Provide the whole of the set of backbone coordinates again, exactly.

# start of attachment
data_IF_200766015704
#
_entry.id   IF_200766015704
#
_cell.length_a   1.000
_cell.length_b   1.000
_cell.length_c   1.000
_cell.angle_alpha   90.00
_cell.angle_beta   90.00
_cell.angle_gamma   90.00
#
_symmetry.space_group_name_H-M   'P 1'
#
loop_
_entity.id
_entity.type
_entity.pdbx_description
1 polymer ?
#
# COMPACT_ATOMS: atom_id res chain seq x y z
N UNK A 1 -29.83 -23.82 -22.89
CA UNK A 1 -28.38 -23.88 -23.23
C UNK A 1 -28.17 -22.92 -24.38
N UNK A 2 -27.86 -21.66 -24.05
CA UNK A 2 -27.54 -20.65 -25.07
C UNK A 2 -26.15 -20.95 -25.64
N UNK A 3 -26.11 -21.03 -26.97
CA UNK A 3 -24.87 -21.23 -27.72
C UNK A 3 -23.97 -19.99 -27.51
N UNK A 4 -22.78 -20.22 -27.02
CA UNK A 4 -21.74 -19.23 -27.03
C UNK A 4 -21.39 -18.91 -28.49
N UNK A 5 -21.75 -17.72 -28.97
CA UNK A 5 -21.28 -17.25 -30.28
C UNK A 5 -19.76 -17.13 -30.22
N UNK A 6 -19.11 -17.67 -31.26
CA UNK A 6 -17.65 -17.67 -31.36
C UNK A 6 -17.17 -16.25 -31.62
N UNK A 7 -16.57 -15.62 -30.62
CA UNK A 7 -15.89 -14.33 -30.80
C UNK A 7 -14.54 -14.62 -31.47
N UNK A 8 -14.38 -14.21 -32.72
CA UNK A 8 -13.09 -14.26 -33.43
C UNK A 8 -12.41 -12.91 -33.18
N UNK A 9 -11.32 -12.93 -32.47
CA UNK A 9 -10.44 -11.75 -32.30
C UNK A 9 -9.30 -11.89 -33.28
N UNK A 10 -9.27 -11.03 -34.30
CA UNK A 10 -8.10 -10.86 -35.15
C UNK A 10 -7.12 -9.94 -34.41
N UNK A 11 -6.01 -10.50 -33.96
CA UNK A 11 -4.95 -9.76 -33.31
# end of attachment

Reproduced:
data_IF_200766015704
#
_entry.id   IF_200766015704
#
_cell.length_a   1.000
_cell.length_b   1.000
_cell.length_c   1.000
_cell.angle_alpha   90.00
_cell.angle_beta   90.00
_cell.angle_gamma   90.00
#
_symmetry.space_group_name_H-M   'P 1'
#
loop_
_entity.id
_entity.type
_entity.pdbx_description
1 polymer ?
#
# COMPACT_ATOMS: atom_id res chain seq x y z
N UNK A 1 -29.83 -23.82 -22.89
CA UNK A 1 -28.38 -23.88 -23.23
C UNK A 1 -28.17 -22.92 -24.38
N UNK A 2 -27.86 -21.66 -24.05
CA UNK A 2 -27.54 -20.65 -25.07
C UNK A 2 -26.15 -20.95 -25.64
N UNK A 3 -26.11 -21.03 -26.97
CA UNK A 3 -24.87 -21.23 -27.72
C UNK A 3 -23.97 -19.99 -27.51
N UNK A 4 -22.78 -20.22 -27.02
CA UNK A 4 -21.74 -19.23 -27.03
C UNK A 4 -21.39 -18.91 -28.49
N UNK A 5 -21.75 -17.72 -28.97
CA UNK A 5 -21.28 -17.25 -30.28
C UNK A 5 -19.76 -17.13 -30.22
N UNK A 6 -19.11 -17.67 -31.26
CA UNK A 6 -17.65 -17.67 -31.36
C UNK A 6 -17.17 -16.25 -31.62
N UNK A 7 -16.57 -15.62 -30.62
CA UNK A 7 -15.89 -14.33 -30.80
C UNK A 7 -14.54 -14.62 -31.47
N UNK A 8 -14.38 -14.21 -32.72
CA UNK A 8 -13.09 -14.26 -33.43
C UNK A 8 -12.41 -12.91 -33.18
N UNK A 9 -11.32 -12.93 -32.47
CA UNK A 9 -10.44 -11.75 -32.30
C UNK A 9 -9.30 -11.89 -33.28
N UNK A 10 -9.27 -11.03 -34.30
CA UNK A 10 -8.10 -10.86 -35.15
C UNK A 10 -7.12 -9.94 -34.41
N UNK A 11 -6.01 -10.50 -33.96
CA UNK A 11 -4.95 -9.76 -33.31